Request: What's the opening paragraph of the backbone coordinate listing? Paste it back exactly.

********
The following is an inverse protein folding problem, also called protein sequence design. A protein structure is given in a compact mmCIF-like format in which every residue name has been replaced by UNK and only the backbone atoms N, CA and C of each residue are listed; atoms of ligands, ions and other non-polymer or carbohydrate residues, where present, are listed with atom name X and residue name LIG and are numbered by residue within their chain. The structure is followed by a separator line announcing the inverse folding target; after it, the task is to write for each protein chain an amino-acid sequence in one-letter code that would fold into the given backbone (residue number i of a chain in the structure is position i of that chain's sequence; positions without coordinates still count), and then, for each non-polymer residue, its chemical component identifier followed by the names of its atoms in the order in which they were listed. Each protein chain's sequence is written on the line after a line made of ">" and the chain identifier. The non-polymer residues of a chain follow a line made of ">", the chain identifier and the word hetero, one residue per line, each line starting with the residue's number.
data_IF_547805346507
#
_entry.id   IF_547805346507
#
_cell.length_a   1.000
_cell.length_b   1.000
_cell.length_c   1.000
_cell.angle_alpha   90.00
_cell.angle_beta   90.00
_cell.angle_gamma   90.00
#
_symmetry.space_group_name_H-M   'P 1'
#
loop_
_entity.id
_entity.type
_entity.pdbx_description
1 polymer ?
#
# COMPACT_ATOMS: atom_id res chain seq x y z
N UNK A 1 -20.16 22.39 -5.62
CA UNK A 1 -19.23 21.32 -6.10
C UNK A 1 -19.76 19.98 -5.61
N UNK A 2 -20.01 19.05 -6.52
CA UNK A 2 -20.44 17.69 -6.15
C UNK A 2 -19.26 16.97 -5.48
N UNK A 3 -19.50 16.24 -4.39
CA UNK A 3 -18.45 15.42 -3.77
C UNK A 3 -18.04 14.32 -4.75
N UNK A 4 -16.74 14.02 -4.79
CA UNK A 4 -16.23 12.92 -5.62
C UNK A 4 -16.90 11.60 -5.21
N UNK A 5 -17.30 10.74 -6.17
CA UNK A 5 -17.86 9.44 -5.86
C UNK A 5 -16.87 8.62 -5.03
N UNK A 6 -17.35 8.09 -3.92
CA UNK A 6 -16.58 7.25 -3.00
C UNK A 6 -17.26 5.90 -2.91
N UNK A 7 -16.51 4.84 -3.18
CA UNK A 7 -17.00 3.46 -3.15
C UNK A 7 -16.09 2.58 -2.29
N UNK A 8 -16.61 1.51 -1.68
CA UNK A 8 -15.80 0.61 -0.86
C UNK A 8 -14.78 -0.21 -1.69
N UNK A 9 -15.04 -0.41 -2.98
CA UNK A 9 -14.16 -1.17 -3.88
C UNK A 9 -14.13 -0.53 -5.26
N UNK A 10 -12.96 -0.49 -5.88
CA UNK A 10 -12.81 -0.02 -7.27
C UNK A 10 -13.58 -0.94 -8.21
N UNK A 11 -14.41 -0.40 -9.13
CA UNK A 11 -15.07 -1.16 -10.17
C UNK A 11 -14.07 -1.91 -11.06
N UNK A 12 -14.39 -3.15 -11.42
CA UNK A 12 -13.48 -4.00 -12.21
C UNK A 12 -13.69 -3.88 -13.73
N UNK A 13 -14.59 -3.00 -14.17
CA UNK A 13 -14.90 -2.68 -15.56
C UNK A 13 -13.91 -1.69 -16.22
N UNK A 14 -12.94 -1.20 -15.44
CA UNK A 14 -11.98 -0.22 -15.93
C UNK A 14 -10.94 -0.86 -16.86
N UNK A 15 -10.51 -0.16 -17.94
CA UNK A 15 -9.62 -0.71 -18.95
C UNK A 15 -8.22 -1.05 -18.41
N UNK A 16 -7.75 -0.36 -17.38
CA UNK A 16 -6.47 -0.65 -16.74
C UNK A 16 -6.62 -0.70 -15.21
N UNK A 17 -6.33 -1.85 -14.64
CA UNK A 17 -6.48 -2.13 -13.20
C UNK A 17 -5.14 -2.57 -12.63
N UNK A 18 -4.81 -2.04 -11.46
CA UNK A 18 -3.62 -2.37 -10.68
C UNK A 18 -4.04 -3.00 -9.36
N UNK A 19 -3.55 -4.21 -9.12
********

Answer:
The following is an inverse protein folding problem, also called protein sequence design. A protein structure is given in a compact mmCIF-like format in which every residue name has been replaced by UNK and only the backbone atoms N, CA and C of each residue are listed; atoms of ligands, ions and other non-polymer or carbohydrate residues, where present, are listed with atom name X and residue name LIG and are numbered by residue within their chain. The structure is followed by a separator line announcing the inverse folding target; after it, the task is to write for each protein chain an amino-acid sequence in one-letter code that would fold into the given backbone (residue number i of a chain in the structure is position i of that chain's sequence; positions without coordinates still count), and then, for each non-polymer residue, its chemical component identifier followed by the names of its atoms in the order in which they were listed. Each protein chain's sequence is written on the line after a line made of ">" and the chain identifier. The non-polymer residues of a chain follow a line made of ">", the chain identifier and the word hetero, one residue per line, each line starting with the residue's number.